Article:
Gold “Needs to Break Above $1620 for Momentum”, European Leaders “Bullying” Cyprus
U.S. DOLLAR gold prices continued to hover around $1610 per ounce Friday morning, dipping back below that level after making gains in Asian trading, while stocks and commodities were flat on the day ahead of a vote by Cyprus’s parliament on measures aimed at raising money and securing a bailout.
“[Gold’s] $1620 high from Feb 26 will be a key level,” says the latest technical analysis from bullion bank Scotia Mocatta.
“If we can close above there, it will open up a test of the top of the bearish trend channel, currently at $1643.”
“The slow movement in prices has really drained the interest in the market,” one Hong Kong trader told newswire Reuters this morning.
“If we can break through $1620, more people will take a look at it and think maybe there will be some momentum.”
Heading into the weekend, gold looked set to record its biggest weekly gain since November by Friday lunchtime in London, up around 1% from last week’s close.
By contrast, the world’s biggest gold exchange traded fund, the SPDR Gold Trust (ticker GLD), was on course for its 12th week of outflows, having lost 11.7 tonnes between last Friday and yesterday.
Since the start of 2013 the GLD has seen the volume of gold held to back its shares drop by nearly 10%.
GLD investors “are exiting at more than twice the rate of sales at the nearest US competitor [the iShares Gold Trust, IAU] as a rebounding economy dims the appeal of bullion,” reports news agency Bloomberg.
Gold in Euros meantime looks set to record its fourth straight weekly gain later today, despite dropping back below €1250 an ounce as the Euro ticked higher against the Dollar.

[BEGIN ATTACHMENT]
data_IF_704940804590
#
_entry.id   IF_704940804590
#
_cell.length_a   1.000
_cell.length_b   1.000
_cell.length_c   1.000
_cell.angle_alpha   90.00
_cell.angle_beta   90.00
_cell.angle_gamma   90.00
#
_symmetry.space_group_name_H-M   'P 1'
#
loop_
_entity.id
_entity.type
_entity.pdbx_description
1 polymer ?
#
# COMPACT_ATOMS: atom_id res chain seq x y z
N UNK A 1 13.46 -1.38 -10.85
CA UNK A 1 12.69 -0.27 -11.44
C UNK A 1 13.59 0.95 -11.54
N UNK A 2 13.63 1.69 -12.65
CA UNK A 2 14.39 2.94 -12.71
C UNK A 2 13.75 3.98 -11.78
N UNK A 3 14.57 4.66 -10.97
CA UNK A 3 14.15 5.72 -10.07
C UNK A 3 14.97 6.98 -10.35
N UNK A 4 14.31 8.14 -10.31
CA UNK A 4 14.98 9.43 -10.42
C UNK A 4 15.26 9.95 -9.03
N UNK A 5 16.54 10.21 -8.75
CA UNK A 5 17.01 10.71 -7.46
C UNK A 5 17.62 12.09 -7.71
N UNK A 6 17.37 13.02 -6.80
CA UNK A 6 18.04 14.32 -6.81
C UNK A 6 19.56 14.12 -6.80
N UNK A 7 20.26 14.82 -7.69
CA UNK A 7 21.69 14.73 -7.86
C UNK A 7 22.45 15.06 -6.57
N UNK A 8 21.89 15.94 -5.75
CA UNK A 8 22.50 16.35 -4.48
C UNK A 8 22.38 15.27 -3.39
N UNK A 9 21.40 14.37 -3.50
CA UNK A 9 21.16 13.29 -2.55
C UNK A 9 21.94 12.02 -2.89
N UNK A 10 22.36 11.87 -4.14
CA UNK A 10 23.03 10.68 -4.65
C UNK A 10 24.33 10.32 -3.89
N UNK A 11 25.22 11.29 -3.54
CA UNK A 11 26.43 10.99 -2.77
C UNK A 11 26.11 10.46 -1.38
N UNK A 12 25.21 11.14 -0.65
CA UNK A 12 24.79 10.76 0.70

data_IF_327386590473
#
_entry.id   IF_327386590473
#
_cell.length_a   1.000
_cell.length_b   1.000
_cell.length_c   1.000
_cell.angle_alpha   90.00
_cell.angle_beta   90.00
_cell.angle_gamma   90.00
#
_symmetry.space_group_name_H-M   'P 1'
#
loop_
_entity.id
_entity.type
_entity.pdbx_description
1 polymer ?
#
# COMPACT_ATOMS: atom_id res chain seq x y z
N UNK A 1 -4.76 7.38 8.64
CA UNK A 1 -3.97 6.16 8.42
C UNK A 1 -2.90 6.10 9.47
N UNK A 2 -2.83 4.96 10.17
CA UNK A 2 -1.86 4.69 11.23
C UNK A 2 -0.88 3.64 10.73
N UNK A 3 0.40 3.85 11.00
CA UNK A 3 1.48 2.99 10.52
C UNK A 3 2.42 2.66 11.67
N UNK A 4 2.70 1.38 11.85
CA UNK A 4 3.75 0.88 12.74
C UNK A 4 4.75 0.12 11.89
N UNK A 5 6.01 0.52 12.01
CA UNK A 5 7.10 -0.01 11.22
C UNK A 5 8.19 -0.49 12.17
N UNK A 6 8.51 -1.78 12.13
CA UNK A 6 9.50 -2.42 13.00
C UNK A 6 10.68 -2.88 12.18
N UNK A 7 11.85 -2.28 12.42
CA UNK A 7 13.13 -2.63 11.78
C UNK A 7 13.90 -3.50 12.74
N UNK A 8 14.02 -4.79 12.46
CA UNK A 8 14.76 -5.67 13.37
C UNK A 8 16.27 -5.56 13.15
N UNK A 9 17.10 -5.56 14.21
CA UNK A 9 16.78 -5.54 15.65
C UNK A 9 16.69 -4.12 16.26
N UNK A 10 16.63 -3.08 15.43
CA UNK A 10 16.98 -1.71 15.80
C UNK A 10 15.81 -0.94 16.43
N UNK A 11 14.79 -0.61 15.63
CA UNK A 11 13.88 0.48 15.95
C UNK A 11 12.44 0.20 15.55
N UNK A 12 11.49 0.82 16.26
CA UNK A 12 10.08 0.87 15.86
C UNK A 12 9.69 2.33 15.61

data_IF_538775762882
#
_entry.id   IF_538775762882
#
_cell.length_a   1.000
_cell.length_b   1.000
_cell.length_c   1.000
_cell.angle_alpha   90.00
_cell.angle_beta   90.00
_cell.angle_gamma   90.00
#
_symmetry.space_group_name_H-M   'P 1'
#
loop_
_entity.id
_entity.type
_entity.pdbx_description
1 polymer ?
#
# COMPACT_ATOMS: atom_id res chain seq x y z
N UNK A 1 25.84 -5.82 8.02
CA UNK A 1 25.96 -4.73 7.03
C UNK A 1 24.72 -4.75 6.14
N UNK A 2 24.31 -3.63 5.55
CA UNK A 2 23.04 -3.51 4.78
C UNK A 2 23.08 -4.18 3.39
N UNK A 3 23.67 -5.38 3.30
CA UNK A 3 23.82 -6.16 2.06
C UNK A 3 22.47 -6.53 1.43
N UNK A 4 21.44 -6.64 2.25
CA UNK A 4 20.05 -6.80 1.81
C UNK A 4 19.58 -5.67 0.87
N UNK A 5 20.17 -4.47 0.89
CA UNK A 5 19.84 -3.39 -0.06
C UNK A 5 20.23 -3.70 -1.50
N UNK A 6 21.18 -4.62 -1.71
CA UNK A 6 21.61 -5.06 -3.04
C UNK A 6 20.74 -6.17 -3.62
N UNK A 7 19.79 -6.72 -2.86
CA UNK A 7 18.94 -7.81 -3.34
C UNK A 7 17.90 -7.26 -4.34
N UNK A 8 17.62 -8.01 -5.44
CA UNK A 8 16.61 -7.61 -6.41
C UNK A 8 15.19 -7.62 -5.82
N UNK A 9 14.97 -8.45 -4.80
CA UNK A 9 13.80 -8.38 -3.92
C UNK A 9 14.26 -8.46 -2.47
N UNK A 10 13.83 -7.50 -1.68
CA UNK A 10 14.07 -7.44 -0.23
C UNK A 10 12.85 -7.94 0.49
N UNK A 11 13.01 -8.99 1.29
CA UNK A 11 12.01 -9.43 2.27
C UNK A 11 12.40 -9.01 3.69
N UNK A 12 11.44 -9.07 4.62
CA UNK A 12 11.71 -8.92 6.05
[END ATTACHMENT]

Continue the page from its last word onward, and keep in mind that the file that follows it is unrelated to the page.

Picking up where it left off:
“[Gold’s gains this week are] due to substantial short-covering by speculative funds,” says a note from VTB Capital, “as the Cyprus crisis has reminded markets that significant potential pitfalls remain in Europe… However, gold remains in a strong downtrend since the failed attempt to break above $1800 in October.”
Silver meantime drifted back towards $29 an ounce this morning, having broken above that level during Thursday’s trading.
Lawmakers in Cyprus are due to vote today on plans for a national solidarity fund aimed at raising the €5.8 billion needed to secure a €10 billion bailout, after talks with Russia failed to secure financial support.
Options to be discussed include using state assets as collateral for selling bonds and the imposition of capital controls to reduce deposit withdrawals when banks reopen, as they are scheduled to do next Tuesday.
Politicians are also expected to discuss restructuring the banking sector, with the European Central Bank saying it will cut off emergency liquidity provision on Monday for any banks it considers insolvent.
A plan to split Cyprus’s second-biggest lender Laiki into “good” and “bad” banks has been rejected by European leaders, the Financial Times reports today, with German chancellor Angela Merkel objecting to the idea of nationalizing Cypriot pension funds.
“There was some discussion of going back to the original plan of a bank levy,” the FT quotes an unnamed source, “but there are objections from the [Cypriot] central bank.”
Cypriot lawmakers rejected plans earlier this week that would have imposed a levy of 6.75% on deposits below €100,000 and 9.9% on those above that level.
“The European project is crashing to earth,” former Cyprus central bank governor Athanasios Orphanides says in an FT interview, adding that conditions attached to a potential bailout have made “a mockery” of European Union treaties.
“We have seen a cavalier attitude towards the expropriation of property and the bullying of a people,” Orphanides says.
Elsewhere in Europe, German businesses have become more pessimistic this month about current and future economic conditions than they were in February, according to IFO survey data published this morning.
By Ben Traynor
Editor of Gold News, the analysis and investment research site from world-leading gold ownership service BullionVault, Ben Traynor was formerly editor of the Fleet Street Letter, the UK’s longest-running investment letter. A Cambridge economics graduate, he is a professional writer and editor with a specialist interest in monetary economics. Ben can be found on Google+
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